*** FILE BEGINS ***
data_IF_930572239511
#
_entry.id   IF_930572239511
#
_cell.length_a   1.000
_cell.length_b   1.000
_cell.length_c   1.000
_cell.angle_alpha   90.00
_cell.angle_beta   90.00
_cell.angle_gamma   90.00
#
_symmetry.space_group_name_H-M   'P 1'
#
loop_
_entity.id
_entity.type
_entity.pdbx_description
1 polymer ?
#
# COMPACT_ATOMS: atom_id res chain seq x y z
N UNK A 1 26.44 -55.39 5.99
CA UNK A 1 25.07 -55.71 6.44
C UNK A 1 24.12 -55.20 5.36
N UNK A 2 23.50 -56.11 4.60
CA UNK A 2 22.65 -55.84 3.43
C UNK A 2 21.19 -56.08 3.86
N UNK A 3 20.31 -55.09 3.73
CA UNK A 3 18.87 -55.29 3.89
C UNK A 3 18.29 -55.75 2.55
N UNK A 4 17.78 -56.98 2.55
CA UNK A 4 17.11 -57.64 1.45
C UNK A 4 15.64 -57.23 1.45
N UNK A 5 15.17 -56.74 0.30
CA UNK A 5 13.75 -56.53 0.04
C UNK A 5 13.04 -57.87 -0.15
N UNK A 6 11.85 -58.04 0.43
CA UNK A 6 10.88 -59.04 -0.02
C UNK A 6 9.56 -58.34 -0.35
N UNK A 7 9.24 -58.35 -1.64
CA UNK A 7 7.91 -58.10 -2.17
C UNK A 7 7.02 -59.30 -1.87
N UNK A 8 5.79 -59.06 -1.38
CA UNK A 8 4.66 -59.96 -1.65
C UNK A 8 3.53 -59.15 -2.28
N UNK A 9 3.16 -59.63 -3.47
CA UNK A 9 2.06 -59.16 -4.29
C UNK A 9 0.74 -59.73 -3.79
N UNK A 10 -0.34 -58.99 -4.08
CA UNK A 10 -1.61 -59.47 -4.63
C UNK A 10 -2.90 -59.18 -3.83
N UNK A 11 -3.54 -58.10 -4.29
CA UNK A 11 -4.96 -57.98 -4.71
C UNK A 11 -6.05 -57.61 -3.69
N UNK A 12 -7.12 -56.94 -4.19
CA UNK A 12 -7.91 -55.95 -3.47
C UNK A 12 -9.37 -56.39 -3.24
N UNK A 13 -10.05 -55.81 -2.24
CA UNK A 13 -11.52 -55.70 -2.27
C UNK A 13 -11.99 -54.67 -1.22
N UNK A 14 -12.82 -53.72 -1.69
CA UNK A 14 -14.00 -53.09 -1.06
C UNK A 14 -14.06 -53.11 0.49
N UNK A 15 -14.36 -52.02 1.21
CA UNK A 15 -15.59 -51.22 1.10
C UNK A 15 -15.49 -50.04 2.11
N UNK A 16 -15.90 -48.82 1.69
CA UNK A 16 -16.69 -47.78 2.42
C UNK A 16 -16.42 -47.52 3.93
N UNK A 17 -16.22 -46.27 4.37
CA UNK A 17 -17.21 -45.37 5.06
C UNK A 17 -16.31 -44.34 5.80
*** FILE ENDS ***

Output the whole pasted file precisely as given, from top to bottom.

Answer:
data_IF_930572239511
#
_entry.id   IF_930572239511
#
_cell.length_a   1.000
_cell.length_b   1.000
_cell.length_c   1.000
_cell.angle_alpha   90.00
_cell.angle_beta   90.00
_cell.angle_gamma   90.00
#
_symmetry.space_group_name_H-M   'P 1'
#
loop_
_entity.id
_entity.type
_entity.pdbx_description
1 polymer ?
#
# COMPACT_ATOMS: atom_id res chain seq x y z
N UNK A 1 26.44 -55.39 5.99
CA UNK A 1 25.07 -55.71 6.44
C UNK A 1 24.12 -55.20 5.36
N UNK A 2 23.50 -56.11 4.60
CA UNK A 2 22.65 -55.84 3.43
C UNK A 2 21.19 -56.08 3.86
N UNK A 3 20.31 -55.09 3.73
CA UNK A 3 18.87 -55.29 3.89
C UNK A 3 18.29 -55.75 2.55
N UNK A 4 17.78 -56.98 2.55
CA UNK A 4 17.11 -57.64 1.45
C UNK A 4 15.64 -57.23 1.45
N UNK A 5 15.17 -56.74 0.30
CA UNK A 5 13.75 -56.53 0.04
C UNK A 5 13.04 -57.87 -0.15
N UNK A 6 11.85 -58.04 0.43
CA UNK A 6 10.88 -59.04 -0.02
C UNK A 6 9.56 -58.34 -0.35
N UNK A 7 9.24 -58.35 -1.64
CA UNK A 7 7.91 -58.10 -2.17
C UNK A 7 7.02 -59.30 -1.87
N UNK A 8 5.79 -59.06 -1.38
CA UNK A 8 4.66 -59.96 -1.65
C UNK A 8 3.53 -59.15 -2.28
N UNK A 9 3.16 -59.63 -3.47
CA UNK A 9 2.06 -59.16 -4.29
C UNK A 9 0.74 -59.73 -3.79
N UNK A 10 -0.34 -58.99 -4.08
CA UNK A 10 -1.61 -59.47 -4.63
C UNK A 10 -2.90 -59.18 -3.83
N UNK A 11 -3.54 -58.10 -4.29
CA UNK A 11 -4.96 -57.98 -4.71
C UNK A 11 -6.05 -57.61 -3.69
N UNK A 12 -7.12 -56.94 -4.19
CA UNK A 12 -7.91 -55.95 -3.47
C UNK A 12 -9.37 -56.39 -3.24
N UNK A 13 -10.05 -55.81 -2.24
CA UNK A 13 -11.52 -55.70 -2.27
C UNK A 13 -11.99 -54.67 -1.22
N UNK A 14 -12.82 -53.72 -1.69
CA UNK A 14 -14.00 -53.09 -1.06
C UNK A 14 -14.06 -53.11 0.49
N UNK A 15 -14.36 -52.02 1.21
CA UNK A 15 -15.59 -51.22 1.10
C UNK A 15 -15.49 -50.04 2.11
N UNK A 16 -15.90 -48.82 1.69
CA UNK A 16 -16.69 -47.78 2.42
C UNK A 16 -16.42 -47.52 3.93
N UNK A 17 -16.22 -46.27 4.37
CA UNK A 17 -17.21 -45.37 5.06
C UNK A 17 -16.31 -44.34 5.80